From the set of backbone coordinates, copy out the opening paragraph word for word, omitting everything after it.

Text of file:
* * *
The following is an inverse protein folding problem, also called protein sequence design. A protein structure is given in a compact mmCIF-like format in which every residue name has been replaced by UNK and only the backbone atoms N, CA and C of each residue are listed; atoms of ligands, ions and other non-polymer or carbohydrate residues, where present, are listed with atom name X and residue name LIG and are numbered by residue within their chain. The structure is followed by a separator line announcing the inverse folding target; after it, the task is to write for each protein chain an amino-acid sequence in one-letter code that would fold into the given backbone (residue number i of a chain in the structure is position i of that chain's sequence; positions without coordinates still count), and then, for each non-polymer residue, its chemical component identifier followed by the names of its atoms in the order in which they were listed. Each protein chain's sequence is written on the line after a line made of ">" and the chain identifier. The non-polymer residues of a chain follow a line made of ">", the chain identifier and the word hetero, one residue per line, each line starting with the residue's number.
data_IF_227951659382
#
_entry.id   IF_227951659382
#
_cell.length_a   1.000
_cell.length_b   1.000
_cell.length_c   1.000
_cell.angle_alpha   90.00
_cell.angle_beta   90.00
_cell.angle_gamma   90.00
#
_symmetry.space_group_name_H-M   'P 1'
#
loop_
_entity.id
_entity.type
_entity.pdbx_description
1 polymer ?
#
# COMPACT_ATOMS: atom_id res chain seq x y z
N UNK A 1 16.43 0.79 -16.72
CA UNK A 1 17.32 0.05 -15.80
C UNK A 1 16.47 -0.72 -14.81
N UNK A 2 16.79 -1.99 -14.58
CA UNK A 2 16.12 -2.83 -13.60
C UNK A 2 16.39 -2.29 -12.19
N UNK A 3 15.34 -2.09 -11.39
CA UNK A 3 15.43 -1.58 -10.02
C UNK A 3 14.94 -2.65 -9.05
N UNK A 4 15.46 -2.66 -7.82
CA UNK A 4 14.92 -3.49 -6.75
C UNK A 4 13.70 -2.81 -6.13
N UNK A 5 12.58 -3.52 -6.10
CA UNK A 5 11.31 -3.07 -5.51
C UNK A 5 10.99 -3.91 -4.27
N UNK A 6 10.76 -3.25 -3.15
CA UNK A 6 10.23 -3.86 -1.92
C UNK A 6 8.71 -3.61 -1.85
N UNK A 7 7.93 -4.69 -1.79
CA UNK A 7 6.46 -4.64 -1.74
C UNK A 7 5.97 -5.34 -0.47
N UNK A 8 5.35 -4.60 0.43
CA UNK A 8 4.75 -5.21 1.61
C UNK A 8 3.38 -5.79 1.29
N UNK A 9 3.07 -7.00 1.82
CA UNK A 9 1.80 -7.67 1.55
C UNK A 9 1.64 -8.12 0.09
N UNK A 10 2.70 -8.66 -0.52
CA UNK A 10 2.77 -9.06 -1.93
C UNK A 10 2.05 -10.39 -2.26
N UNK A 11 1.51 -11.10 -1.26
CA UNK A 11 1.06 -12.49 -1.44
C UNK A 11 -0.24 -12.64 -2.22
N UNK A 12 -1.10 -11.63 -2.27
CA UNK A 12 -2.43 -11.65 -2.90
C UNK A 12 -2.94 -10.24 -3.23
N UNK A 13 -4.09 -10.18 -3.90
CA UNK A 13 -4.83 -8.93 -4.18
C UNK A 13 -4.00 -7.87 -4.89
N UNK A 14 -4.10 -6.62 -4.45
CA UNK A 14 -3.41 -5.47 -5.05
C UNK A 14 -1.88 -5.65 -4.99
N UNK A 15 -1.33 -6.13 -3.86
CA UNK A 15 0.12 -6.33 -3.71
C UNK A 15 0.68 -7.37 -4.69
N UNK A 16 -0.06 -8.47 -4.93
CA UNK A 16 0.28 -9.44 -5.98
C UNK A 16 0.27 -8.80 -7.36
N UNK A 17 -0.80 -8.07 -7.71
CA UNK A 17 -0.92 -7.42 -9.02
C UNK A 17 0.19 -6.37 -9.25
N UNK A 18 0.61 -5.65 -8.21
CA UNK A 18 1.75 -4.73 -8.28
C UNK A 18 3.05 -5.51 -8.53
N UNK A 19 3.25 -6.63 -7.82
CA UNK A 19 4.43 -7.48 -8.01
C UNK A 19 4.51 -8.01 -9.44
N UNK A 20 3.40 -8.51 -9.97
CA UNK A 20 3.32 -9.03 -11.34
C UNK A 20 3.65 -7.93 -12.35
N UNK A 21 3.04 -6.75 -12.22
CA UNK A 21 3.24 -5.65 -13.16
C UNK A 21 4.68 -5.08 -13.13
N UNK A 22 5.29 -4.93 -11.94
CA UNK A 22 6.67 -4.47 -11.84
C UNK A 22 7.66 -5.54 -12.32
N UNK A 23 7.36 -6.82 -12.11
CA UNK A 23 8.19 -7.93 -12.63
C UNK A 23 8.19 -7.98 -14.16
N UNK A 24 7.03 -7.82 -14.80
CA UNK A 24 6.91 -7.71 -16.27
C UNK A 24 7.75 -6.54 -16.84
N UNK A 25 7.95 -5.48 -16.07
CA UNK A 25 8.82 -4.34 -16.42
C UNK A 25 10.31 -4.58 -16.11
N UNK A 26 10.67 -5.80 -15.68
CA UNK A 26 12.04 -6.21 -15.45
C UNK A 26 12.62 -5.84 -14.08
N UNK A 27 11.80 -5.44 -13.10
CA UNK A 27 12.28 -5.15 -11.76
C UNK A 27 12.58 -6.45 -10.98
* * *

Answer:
The following is an inverse protein folding problem, also called protein sequence design. A protein structure is given in a compact mmCIF-like format in which every residue name has been replaced by UNK and only the backbone atoms N, CA and C of each residue are listed; atoms of ligands, ions and other non-polymer or carbohydrate residues, where present, are listed with atom name X and residue name LIG and are numbered by residue within their chain. The structure is followed by a separator line announcing the inverse folding target; after it, the task is to write for each protein chain an amino-acid sequence in one-letter code that would fold into the given backbone (residue number i of a chain in the structure is position i of that chain's sequence; positions without coordinates still count), and then, for each non-polymer residue, its chemical component identifier followed by the names of its atoms in the order in which they were listed. Each protein chain's sequence is written on the line after a line made of ">" and the chain identifier. The non-polymer residues of a chain follow a line made of ">", the chain identifier and the word hetero, one residue per line, each line starting with the residue's number.